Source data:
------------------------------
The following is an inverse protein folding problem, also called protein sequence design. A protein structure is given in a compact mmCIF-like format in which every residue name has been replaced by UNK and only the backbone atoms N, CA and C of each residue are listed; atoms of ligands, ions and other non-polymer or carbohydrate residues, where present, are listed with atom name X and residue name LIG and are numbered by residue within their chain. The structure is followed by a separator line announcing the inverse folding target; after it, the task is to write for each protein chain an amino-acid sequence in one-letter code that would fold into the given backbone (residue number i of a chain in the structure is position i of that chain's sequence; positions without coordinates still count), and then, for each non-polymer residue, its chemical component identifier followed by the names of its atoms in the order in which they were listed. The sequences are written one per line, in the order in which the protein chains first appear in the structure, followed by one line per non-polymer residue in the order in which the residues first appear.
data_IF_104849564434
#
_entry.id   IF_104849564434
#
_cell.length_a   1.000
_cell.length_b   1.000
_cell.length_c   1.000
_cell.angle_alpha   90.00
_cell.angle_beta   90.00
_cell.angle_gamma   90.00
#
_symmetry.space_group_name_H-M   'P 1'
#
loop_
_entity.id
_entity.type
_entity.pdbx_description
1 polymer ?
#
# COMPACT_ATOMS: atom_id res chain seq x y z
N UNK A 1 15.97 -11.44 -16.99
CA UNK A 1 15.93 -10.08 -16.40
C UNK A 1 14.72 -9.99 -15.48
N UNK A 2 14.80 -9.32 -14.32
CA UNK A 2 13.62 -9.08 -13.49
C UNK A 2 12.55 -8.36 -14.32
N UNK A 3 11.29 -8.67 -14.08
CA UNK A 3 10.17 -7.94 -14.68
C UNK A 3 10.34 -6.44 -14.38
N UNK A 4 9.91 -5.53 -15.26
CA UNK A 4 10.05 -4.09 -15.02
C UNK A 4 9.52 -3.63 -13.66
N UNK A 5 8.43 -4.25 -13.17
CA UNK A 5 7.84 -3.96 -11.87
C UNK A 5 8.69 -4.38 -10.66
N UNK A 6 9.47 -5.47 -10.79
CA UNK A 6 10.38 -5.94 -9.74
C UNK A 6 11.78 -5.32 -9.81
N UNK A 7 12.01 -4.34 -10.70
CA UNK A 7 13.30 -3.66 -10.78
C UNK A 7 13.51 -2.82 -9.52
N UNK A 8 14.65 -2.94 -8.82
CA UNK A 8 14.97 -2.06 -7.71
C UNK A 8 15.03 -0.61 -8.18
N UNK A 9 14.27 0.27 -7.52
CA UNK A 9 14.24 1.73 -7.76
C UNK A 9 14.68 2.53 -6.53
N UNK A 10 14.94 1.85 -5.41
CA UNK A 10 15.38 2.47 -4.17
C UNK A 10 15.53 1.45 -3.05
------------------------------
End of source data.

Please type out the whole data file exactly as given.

The following is an inverse protein folding problem, also called protein sequence design. A protein structure is given in a compact mmCIF-like format in which every residue name has been replaced by UNK and only the backbone atoms N, CA and C of each residue are listed; atoms of ligands, ions and other non-polymer or carbohydrate residues, where present, are listed with atom name X and residue name LIG and are numbered by residue within their chain. The structure is followed by a separator line announcing the inverse folding target; after it, the task is to write for each protein chain an amino-acid sequence in one-letter code that would fold into the given backbone (residue number i of a chain in the structure is position i of that chain's sequence; positions without coordinates still count), and then, for each non-polymer residue, its chemical component identifier followed by the names of its atoms in the order in which they were listed. The sequences are written one per line, in the order in which the protein chains first appear in the structure, followed by one line per non-polymer residue in the order in which the residues first appear.
data_IF_104849564434
#
_entry.id   IF_104849564434
#
_cell.length_a   1.000
_cell.length_b   1.000
_cell.length_c   1.000
_cell.angle_alpha   90.00
_cell.angle_beta   90.00
_cell.angle_gamma   90.00
#
_symmetry.space_group_name_H-M   'P 1'
#
loop_
_entity.id
_entity.type
_entity.pdbx_description
1 polymer ?
#
# COMPACT_ATOMS: atom_id res chain seq x y z
N UNK A 1 15.97 -11.44 -16.99
CA UNK A 1 15.93 -10.08 -16.40
C UNK A 1 14.72 -9.99 -15.48
N UNK A 2 14.80 -9.32 -14.32
CA UNK A 2 13.62 -9.08 -13.49
C UNK A 2 12.55 -8.36 -14.32
N UNK A 3 11.29 -8.67 -14.08
CA UNK A 3 10.17 -7.94 -14.68
C UNK A 3 10.34 -6.44 -14.38
N UNK A 4 9.91 -5.53 -15.26
CA UNK A 4 10.05 -4.09 -15.02
C UNK A 4 9.52 -3.63 -13.66
N UNK A 5 8.43 -4.25 -13.17
CA UNK A 5 7.84 -3.96 -11.87
C UNK A 5 8.69 -4.38 -10.66
N UNK A 6 9.47 -5.47 -10.79
CA UNK A 6 10.38 -5.94 -9.74
C UNK A 6 11.78 -5.32 -9.81
N UNK A 7 12.01 -4.34 -10.70
CA UNK A 7 13.30 -3.66 -10.78
C UNK A 7 13.51 -2.82 -9.52
N UNK A 8 14.65 -2.94 -8.82
CA UNK A 8 14.97 -2.06 -7.71
C UNK A 8 15.03 -0.61 -8.18
N UNK A 9 14.27 0.27 -7.52
CA UNK A 9 14.24 1.73 -7.76
C UNK A 9 14.68 2.53 -6.53
N UNK A 10 14.94 1.85 -5.41
CA UNK A 10 15.38 2.47 -4.17
C UNK A 10 15.53 1.45 -3.05